Tag: Online Writing

Beginning a Rewrite

Image from wikimedia

Writing is rewriting – E.B. White

I guess E.B. White knew what he was talking about since every good writer owns The Elements of Style. Considering the first draft of my novel, I’m beginning to agree to the validity of that assertion.

In order to rewrite my manuscript into something remotely readable, I’m going to use the methodology given in Plot & Structure by James Scott Bell. Believe me, the young adult fantasy novel I just completed *happy dance* needs plenty of work.

According to Bell, the rewriting process has seven steps:

  1.   Let it cool
  2.   Get mentally prepared
  3.   Read it through
  4.   Brood over it
  5.  Write the 2nd draft
  6.  Refine
  7.  Polish

Because I’m serious about completing this process, I set a schedule. (Some who know me would say I’m organized or perhaps a control freak.) After I completed the novel, I waited a week, getting mentally prepared all the while. Now it’s on to Step 3.

First Read Through

Bell gives great ideas for making simple marks on the manuscript. He recommends just reading it and not stopping to make any additions or corrections. Use his marking system at this juncture, and when you get to step five, you can go crazy.

I started this on the scheduled date (Monday, July 29) and finished the next day. Disappointment flogged me. Where was the adrenaline? Excitement for my story migrated to somewhere south of where I sat.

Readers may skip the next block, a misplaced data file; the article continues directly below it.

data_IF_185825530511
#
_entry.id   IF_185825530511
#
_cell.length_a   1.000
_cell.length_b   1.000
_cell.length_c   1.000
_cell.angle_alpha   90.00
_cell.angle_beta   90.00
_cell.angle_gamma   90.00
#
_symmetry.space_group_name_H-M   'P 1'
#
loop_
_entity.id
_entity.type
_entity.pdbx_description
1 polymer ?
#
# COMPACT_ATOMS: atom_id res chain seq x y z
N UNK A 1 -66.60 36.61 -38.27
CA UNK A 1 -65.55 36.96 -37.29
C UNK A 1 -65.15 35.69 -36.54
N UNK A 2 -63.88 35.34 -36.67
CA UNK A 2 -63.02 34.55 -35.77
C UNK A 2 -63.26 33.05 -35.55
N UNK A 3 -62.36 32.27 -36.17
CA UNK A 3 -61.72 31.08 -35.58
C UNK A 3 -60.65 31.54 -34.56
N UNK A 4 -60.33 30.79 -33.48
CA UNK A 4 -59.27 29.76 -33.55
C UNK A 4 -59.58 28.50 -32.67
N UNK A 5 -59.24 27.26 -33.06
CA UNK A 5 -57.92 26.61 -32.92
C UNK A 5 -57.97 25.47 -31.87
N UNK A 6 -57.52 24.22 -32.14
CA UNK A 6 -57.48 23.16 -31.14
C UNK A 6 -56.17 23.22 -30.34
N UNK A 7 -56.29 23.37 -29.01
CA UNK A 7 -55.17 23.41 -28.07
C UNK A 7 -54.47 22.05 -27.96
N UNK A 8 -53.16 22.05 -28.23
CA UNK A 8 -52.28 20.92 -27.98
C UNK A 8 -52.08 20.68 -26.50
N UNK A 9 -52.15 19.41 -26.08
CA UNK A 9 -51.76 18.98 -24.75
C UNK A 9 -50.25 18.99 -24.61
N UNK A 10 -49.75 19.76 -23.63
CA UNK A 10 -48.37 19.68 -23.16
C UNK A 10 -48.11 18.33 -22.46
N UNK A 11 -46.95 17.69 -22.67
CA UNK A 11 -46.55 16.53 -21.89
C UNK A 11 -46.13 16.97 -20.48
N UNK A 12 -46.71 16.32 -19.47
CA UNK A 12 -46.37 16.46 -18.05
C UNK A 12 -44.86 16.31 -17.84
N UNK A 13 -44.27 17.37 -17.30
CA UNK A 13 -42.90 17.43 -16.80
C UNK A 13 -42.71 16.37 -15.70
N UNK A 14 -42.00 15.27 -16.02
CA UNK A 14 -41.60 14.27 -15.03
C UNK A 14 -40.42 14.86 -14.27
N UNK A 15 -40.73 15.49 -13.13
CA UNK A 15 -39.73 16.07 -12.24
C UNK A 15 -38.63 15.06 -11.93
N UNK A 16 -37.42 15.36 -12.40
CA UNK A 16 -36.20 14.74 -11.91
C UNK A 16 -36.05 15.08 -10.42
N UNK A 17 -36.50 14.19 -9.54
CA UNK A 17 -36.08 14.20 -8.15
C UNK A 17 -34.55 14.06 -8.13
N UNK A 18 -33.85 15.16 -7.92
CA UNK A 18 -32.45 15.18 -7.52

This story was lame. It had several holes and so little description that I felt like no one could even remotely imagine the fantasy worlds I invented for this book.

Brood Over It

After sleeping on it, I pulled out my spiral notebook and made a plot diagram. Yeah, just like those your middle school language arts teacher made you draw and label. The story progression seemed to fit. I discovered where the plot holes were and plugged in events to fill them.

I think character arc will take more thought and planning. My main character has changed very little by the end of this story. Yes, that’s a major faux pas for any story. I need to evaluate what her real motives are and get a better picture of what she’s like and how this adventure is changing her to be the girl who helps take down the Big Boss Troublemaker in book three.

Writing the Second Draft

This is what I started on Monday, August 5. Yes, that was a full three weeks ahead of my original schedule. Rather than patting myself on the back, I’m planning to utilize that extra time to fill the plot holes, finagle an interesting character arc and rewrite something that will get my blood pumping.

After all, I want to be proud to claim this work as my own.

What are your thoughts on rewriting? Do you start over with a blank document or do you cut-and-paste?

Empty and Full

Silence. Unbroken now, as my nest returns to its empty state, the boys flown away to college once more.

I love the sound of silence. I am not one of those people whose mind functions at a higher capacity when there’s noise. In fact, I recall completing one of those crazy, forwarded questionnaires in the following way:

Q: What are you listening to right now?

A: The sound of silence

And I didn’t mean the song by Simon & Garfunkel. Although, I do appreciate the harmony in that song, I would just as soon listen to actual, God-ordained silence.